Toyota Proace Electric joins Nottingham electric vehicle initiative

Toyota Proace Electric joins Nottingham electric vehicle initiative


The new Toyota Proace Electric is joining a new city electric vehicle initiative that lets businesses test zero-emission vans before deciding on a purchase. The Electric Van Experience (EVE) funded by Highways England, in this case, sees Nottingham City Council take delivery of nine Toyota e-vans.

Nottingham also added another three Toyota Proace vans to the council’s own vehicle fleet. The new test fleet is part of Highways England’s EVE scheme that sees the government agency handing £9.3 million to local authorities to encourage businesses with diesel van fleets to convert to electric. The scheme works by offering businesses a free trial of electric vehicles for two months.

In Nottingham, the City Council uses the EVE programme with loan times that can vary up to 30 days. The scheme is open to voluntary and public sector organisations as well as private businesses in Nottingham.

“The Electric Van Experience is a great opportunity for local businesses and organisations to test drive a range of vehicles,” said Nottingham Councillor Sally Longford, Deputy Leader and Portfolio Holder for Energy and Environment. The Toyota Proace, she added, was an “obvious choice – with a high capacity battery and one tonne of payload.”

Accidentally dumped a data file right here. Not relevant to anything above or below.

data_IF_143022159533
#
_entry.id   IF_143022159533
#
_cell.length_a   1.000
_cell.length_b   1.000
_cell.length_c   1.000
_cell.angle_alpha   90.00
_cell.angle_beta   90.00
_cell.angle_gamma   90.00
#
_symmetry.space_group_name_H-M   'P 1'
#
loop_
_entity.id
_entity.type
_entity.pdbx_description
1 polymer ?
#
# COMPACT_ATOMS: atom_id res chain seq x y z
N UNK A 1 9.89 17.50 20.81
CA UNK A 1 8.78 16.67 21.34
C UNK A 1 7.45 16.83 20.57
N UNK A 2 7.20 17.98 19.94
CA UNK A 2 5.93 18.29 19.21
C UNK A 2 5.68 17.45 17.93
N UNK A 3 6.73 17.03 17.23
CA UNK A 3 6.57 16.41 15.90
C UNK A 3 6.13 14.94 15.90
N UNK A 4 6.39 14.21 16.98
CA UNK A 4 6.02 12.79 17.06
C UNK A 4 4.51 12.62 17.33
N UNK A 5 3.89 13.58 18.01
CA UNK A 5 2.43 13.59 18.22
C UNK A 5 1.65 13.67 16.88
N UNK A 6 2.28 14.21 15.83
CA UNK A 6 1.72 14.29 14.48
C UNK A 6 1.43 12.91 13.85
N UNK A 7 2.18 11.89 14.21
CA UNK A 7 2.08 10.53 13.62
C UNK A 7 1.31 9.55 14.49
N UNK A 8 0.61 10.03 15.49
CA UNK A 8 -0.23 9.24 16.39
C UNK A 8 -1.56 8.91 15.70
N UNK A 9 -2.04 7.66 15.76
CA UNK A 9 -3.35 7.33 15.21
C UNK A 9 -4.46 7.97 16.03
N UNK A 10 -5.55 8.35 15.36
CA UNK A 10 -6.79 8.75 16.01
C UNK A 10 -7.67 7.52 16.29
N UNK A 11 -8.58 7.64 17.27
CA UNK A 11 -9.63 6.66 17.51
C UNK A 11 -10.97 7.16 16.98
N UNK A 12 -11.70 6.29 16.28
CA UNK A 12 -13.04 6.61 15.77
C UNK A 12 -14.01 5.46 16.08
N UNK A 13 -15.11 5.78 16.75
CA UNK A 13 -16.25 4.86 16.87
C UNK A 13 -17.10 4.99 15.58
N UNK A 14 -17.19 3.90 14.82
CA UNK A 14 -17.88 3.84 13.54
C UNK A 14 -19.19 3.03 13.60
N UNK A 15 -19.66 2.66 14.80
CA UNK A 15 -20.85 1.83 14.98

The Toyota Proace Electric van is available with a choice of a 50 or 75kWh lithium-ion battery, giving a range of up to 205 miles. Fast-charging to 80% battery capacity can be achieved in less than an hour and there is no compromise in load-carrying ability or payload, according to Toyota.

The vans were purchased through the council’s ULEV procurement framework and will be maintained by Nottingham Electric Vehicle Services (NEVS), an exclusive service centre run by the council.

The city has ambitions of becoming the UK’s first carbon-neutral city by 2028 with the EVE being but one initiative. For example, in January 2020, Nottingham started a trial to charge e-taxis wirelessly, providing the test cabs free of charge to drivers.

“Our work with Nottingham City Council is just one example of us working with local authorities across the country to encourage businesses to make the switch to electric vehicles,” said Melanie Clarke, Customer Services Director at Highways England.

The Electric Van Experience has been funded with a £2.69m grant from Highways England. Councils in Coventry, Kent, and Sheffield are also setting up similar schemes.